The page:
Wednesday, January 23, 2008
[Subrahmanyan Chandrasekhar 1910 – 1995]
Over eight months ago, I asked a question “Can anyone find an example of a single prominent atheistic leader who was kind, honest, and sober and had a stable family life?”
One fellow blogger offered the following answer: Subrahmanyan Chandrasekhar. Fortunately, there is one biography of Professor Chandrasekhar in print and I bought a used copy (my library doesn’t have it).
Let me point out that first of all, Chandra, as he was often known, does not satisfy all of my criteria. He was not an atheistic leader in the sense of being a leader of the atheistic community or movement, which is what I meant. He never publicly advocated atheism. However, he is as close as anyone has come to answering my question. He was honest and sober and had a stable family life (one marriage, but no children). He may have been kind as well. Chandra seems to have been almost the ideal scientist: brilliant, hard working, devoted completely to discovering the secrets of the universe. And he did call himself an atheist.
There is an interesting postscript to this, however.
Between 1977 and 1991, the author of Chandra’s biography, Kameshwar C. Wali, recorded many conversations with him. Some of these conversations are published verbatim at the end of the biography.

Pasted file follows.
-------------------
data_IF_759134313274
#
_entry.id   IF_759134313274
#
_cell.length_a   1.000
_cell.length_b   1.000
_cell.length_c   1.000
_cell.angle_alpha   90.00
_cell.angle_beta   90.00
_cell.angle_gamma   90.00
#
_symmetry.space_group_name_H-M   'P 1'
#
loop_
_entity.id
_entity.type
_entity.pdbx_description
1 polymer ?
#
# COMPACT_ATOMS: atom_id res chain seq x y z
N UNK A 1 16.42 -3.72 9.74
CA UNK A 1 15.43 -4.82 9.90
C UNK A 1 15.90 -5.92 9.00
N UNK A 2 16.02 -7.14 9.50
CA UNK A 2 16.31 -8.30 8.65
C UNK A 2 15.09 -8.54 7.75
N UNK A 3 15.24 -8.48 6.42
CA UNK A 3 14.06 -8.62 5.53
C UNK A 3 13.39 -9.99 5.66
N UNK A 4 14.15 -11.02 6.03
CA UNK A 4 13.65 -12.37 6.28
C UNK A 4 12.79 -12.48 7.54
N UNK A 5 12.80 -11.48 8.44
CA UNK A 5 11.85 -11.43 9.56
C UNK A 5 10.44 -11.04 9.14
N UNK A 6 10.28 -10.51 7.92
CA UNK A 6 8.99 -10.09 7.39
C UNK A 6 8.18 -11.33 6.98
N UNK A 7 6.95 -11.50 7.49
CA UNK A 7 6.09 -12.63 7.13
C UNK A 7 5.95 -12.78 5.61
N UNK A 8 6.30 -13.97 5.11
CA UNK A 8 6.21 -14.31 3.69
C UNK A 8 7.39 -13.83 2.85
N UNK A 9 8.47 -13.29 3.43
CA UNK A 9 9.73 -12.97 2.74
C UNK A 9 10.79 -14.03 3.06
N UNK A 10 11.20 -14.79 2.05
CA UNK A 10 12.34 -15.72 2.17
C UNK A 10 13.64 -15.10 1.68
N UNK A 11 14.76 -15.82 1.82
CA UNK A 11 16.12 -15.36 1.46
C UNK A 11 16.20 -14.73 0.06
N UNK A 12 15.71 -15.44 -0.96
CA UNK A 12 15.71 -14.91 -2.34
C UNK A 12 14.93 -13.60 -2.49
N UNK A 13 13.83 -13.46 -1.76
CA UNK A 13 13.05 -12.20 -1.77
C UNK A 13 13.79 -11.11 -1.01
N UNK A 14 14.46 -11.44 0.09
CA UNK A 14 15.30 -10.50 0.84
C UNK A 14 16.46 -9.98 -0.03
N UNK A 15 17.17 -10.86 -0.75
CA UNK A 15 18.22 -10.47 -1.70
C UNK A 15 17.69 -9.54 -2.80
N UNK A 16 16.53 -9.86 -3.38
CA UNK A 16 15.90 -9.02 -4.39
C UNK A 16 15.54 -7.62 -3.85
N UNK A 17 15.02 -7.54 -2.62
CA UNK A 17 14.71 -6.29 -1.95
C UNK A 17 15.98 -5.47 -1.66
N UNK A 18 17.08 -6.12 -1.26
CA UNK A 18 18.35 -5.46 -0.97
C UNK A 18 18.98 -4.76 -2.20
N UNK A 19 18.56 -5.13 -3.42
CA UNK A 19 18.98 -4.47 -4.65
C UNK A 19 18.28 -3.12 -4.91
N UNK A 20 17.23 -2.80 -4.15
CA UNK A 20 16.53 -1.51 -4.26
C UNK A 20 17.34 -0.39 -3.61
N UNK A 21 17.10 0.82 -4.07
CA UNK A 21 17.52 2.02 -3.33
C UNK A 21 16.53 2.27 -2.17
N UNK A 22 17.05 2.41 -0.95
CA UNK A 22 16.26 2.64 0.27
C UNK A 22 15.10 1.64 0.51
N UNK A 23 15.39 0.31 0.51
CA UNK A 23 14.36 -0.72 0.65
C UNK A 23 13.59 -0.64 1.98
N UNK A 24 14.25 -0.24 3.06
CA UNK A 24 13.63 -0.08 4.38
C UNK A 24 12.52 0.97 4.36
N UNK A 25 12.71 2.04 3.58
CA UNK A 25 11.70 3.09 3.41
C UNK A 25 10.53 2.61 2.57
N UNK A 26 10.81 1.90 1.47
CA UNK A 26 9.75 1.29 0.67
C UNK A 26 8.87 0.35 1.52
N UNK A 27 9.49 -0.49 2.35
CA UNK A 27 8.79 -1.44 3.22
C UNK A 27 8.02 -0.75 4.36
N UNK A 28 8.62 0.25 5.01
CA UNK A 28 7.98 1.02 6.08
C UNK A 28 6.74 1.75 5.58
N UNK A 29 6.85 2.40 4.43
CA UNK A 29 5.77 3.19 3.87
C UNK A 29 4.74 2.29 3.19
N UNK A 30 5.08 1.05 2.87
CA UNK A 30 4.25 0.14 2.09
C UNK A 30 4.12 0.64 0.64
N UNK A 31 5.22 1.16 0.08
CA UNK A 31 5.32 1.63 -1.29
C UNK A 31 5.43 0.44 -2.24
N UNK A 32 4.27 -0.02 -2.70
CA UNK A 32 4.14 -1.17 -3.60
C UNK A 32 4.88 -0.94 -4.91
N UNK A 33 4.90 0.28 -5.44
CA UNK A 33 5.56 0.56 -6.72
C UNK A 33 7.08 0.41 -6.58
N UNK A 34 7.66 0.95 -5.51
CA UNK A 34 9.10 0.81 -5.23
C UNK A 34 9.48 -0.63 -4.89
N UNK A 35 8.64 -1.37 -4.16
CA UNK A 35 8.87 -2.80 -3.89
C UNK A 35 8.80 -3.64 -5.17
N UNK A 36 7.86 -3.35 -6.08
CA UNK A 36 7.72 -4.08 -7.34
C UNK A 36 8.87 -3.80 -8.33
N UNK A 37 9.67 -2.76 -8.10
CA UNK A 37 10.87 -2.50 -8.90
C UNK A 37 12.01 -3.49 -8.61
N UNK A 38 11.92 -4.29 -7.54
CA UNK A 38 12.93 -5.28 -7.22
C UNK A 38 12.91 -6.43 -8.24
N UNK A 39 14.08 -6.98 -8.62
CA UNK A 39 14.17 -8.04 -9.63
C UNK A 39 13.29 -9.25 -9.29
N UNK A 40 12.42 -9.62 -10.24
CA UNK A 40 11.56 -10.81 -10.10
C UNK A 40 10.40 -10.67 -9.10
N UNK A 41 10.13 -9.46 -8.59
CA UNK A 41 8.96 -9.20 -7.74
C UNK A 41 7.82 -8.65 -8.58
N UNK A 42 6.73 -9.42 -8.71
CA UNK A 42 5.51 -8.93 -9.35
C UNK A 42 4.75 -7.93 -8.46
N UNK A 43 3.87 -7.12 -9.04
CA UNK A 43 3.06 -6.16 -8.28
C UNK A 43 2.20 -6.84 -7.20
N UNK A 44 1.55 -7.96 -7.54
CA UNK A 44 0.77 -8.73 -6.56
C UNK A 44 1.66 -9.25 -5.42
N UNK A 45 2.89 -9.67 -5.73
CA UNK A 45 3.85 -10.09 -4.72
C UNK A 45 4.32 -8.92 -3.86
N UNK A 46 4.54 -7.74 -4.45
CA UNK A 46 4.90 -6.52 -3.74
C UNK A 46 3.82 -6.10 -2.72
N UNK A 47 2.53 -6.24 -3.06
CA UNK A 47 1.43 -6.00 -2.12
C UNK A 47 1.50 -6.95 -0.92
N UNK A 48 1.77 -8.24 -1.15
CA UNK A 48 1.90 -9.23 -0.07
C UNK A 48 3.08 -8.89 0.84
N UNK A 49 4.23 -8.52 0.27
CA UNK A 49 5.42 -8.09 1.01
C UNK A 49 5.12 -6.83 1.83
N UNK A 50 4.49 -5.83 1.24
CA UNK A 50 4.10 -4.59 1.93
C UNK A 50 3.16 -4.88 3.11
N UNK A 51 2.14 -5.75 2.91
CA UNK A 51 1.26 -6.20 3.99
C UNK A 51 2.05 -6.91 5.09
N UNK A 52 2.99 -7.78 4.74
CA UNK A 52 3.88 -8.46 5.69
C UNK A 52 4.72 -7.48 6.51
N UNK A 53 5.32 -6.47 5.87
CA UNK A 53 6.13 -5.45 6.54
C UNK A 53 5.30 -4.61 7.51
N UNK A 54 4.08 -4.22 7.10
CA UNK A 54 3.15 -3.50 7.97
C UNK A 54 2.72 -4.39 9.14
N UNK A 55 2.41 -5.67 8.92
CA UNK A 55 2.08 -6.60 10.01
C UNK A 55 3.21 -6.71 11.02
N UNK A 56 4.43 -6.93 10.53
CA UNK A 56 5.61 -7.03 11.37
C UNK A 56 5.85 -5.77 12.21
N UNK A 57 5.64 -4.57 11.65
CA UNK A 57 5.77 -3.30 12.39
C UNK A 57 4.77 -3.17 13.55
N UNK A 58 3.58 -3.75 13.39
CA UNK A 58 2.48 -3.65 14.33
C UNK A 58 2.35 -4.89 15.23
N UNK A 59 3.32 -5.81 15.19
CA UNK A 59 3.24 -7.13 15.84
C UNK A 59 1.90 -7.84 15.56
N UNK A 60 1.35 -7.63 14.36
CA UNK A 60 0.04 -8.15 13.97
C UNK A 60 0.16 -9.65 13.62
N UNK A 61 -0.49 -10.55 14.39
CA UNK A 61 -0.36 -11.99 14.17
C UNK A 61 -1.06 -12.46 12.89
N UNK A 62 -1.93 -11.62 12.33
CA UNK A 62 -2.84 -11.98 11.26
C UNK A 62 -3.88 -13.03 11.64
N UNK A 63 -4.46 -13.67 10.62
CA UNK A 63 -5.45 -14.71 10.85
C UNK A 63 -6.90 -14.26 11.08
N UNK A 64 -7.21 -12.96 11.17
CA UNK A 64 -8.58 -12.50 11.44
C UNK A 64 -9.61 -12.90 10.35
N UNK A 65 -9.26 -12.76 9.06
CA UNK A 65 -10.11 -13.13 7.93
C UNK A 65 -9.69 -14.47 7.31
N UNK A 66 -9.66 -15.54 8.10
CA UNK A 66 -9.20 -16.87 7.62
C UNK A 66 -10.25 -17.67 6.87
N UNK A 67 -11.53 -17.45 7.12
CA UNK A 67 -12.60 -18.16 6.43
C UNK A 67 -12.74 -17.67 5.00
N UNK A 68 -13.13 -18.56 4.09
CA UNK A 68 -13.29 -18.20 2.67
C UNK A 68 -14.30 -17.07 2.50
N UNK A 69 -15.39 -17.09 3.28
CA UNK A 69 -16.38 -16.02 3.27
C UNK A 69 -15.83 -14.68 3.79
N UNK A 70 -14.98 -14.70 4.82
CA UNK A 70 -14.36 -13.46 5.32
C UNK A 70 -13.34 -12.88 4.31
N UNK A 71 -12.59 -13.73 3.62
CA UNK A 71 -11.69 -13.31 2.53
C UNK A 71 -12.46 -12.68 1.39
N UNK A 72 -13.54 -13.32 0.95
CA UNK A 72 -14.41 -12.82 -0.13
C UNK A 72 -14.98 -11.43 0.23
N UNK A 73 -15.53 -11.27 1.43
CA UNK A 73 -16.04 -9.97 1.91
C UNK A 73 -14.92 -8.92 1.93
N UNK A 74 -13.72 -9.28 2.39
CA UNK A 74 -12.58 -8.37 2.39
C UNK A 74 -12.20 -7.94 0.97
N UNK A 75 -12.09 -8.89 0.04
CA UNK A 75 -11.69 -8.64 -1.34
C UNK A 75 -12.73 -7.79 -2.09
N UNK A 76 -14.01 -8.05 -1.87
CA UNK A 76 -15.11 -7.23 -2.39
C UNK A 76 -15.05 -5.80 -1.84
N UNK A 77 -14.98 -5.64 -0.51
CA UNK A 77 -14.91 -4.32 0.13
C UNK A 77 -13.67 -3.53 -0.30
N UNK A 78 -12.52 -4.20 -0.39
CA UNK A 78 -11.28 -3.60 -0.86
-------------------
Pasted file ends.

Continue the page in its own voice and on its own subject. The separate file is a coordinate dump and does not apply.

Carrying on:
On page 305, Chandra states “I don’t really have a sense of fulfillment. It does not seem to me that the pursuit of science results in feelings of contentment or peace. Would faith and simple beliefs bring inner peace and harmony? I’m not sure. However there is a marvelous story by Balzac called ‘The Atheist’. In this story, an atheistic doctor is seen attending church services twice a year with great devotion. Someone asks him why. He explains that he does it out of respect for a simple water carrier who was a pious man who had helped him when he was young. He, the doctor, wishes that he had the faith of that water carrier. Likewise, for myself, religion cannot save me because I don’t have faith.” [This has been slightly paraphrased for the sake of brevity and clarity.]
Indeed, in that story, Balzac has the atheistic doctor declare “I swear to you, I would give my whole fortune if faith such as Bourgeat's [the water carrier] could enter my brain.”
This was the attitude which one the greatest of scientists, a world famous Nobel Prize winning physicist, an atheist but an honest man, had in the last years of his life. Perhaps this helps us to understand why a pious Jew recites the prayer each morning “Blessed are you Lord who has not made me a gentile”.
Posted by jewish philosopher at 4:38 PM